The frequency and amplitude of growth hormone secretory episodes as determined by deconvolution analysis are increased in adolescents with insulin dependent diabetes mellitus and are unaffected by short-term euglycaemia.
Pal BR., Matthews DR., Edge JA., Mullis PE., Hindmarsh PC., Dunger DB.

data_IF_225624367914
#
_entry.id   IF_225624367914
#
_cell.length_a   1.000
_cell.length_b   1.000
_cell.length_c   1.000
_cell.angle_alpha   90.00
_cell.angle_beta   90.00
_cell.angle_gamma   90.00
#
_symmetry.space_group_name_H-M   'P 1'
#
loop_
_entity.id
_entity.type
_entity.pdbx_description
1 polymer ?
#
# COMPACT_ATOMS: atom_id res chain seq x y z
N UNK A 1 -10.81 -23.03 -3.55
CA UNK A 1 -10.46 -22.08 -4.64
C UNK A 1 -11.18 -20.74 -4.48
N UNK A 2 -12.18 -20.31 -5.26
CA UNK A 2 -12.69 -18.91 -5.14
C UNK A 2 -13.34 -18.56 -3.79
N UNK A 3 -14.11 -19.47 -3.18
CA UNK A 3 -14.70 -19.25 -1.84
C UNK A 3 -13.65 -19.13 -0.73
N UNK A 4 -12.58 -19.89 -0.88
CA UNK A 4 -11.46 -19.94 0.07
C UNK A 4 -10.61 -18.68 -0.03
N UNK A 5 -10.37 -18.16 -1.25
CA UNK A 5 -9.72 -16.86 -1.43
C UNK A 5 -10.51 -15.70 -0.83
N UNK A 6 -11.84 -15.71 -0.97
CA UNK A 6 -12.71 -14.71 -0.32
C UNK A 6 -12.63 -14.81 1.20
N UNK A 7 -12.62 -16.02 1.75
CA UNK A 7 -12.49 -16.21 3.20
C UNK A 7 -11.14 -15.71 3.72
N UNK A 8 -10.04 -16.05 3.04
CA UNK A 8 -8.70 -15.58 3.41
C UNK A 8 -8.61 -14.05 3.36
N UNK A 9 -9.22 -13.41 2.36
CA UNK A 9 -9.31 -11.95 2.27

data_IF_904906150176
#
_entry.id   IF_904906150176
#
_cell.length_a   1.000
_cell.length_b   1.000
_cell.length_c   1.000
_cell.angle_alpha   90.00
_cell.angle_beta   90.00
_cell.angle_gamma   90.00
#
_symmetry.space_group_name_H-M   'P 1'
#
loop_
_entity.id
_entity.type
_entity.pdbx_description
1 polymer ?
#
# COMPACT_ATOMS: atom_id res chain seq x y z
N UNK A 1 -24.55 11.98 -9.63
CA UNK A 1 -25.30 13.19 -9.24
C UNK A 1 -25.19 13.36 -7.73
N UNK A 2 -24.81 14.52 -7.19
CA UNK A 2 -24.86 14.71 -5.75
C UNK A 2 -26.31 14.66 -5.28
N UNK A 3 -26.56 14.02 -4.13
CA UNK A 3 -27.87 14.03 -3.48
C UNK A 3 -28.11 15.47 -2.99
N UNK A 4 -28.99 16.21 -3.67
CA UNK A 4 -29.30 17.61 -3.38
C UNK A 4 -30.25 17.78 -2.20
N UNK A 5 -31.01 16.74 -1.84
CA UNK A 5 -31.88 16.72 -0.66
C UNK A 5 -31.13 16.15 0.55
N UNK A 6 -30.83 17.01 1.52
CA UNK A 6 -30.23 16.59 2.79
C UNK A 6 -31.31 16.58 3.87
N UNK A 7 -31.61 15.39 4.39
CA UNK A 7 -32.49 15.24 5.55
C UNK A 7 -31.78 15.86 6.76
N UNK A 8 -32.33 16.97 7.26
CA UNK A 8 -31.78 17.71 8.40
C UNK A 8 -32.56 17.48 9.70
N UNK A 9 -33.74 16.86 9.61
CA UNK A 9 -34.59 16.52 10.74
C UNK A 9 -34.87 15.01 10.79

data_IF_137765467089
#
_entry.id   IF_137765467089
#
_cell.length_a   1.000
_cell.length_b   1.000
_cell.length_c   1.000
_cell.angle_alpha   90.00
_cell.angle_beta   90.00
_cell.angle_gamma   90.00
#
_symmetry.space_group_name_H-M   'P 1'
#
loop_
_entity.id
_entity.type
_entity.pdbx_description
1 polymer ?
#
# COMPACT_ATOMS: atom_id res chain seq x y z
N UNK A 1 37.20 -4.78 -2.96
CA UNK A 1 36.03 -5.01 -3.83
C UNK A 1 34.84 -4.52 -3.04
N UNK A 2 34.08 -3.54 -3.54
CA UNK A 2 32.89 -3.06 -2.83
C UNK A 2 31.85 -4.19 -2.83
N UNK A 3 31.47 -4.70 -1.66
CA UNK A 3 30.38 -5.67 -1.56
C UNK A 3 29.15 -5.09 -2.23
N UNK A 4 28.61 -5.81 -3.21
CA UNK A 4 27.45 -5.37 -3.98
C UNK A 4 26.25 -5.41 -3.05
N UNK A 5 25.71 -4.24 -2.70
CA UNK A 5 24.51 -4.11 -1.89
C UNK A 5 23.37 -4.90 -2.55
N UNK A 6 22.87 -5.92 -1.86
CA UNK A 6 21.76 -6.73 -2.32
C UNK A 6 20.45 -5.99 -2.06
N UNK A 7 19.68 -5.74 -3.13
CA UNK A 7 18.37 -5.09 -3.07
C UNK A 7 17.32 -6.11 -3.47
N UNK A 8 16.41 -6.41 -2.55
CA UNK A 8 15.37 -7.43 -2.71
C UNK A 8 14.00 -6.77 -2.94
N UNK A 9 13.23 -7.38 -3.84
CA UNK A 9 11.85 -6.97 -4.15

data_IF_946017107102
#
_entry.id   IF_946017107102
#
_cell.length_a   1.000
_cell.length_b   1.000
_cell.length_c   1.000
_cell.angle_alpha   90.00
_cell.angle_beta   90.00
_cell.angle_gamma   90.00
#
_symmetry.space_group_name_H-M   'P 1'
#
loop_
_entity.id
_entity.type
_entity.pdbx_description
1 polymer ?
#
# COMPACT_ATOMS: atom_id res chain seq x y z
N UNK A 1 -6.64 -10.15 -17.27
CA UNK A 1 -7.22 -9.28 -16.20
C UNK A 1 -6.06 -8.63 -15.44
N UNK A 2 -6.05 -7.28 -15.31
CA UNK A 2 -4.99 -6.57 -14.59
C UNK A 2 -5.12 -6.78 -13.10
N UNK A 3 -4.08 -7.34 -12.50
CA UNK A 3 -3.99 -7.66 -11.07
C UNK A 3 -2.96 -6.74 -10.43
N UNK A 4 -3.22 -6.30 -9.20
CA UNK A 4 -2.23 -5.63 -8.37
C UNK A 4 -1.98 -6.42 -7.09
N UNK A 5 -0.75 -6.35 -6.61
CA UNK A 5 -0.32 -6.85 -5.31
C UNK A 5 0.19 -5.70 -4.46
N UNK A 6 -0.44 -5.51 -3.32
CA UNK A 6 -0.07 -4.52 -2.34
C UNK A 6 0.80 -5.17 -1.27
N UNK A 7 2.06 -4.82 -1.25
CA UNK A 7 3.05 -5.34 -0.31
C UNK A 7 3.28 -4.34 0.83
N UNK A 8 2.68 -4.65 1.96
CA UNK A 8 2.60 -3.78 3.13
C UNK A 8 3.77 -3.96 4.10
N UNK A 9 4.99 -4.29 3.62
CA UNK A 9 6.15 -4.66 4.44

OBJECTIVE: High overnight plasma growth hormone (GH) levels in insulin-dependent diabetes mellitus (IDDM) are reflected in both an increase in the GH pulse amplitude and elevated baseline GH concentrations. To determine whether these are a result of an increase in GH secretory episodes, we undertook deconvolution analysis of overnight GH profiles using previously determined half-life data. DESIGN: Deconvolution of overnight GH profiles (2000-0800 h) was undertaken from normal and diabetic adolescents (either on their usual insulin regime (n = 15), during overnight euglycaemic clamp using a variable rate insulin infusion (n = 29), or during clamp plus 100 mg pirenzepine to suppress endogenous GH (n = 7)). PATIENTS: Thirty-five normal and 29 diabetic adolescents of both sexes at all stages of puberty. MEASUREMENTS: GH secretory rates were calculated from deconvolution analysis, and Fourier transformation was increased mean overnight GH secretion when analysed by sex and by puberty stage compared to normal subjects; overnight GH secretion median (range) of diabetic group 1.88 (0.56-3.81) mU/min; control group 0.62 (0.32-1.92) mU/min (P < 0.001). Fourier transform analysis of these secretory episodes showed greater pulse frequency in the diabetics with dominant pulse periodicity of 90 minutes compared with 135 minutes in normal subjects. During overnight euglycaemia, mean +/- SEM overnight GH secretory rates were comparable to subjects' usual regime night (1.82 +/- 0.33 vs 1.91 +/- 0.37 mU/min) and there was no change in the dominant pulse periodicity of 90 minutes. Pirenzepine administration in diabetic subjects significantly reduced overnight GH secretion from 1.57 +/- 0.19 to 0.71 +/- 0.80 mU/min (P < 0.001) showing a median (range) reduction of 63 (9.3-82.8)% when compared to the subjects' clamp night. However, dominant pulse periodicity was not altered by pirenzepine administration, and remained at 90 minutes. CONCLUSION: In patients with insulin-dependent diabetes mellitus there is an increase in both the amplitude and frequency of pulsatile GH secretion compared to normal subjects, which is not affected by maintenance of overnight normoglycaemia. The anticholinergic drug pirenzepine appears to suppress the amplitude of GH pulse secretion but has no effect on frequency.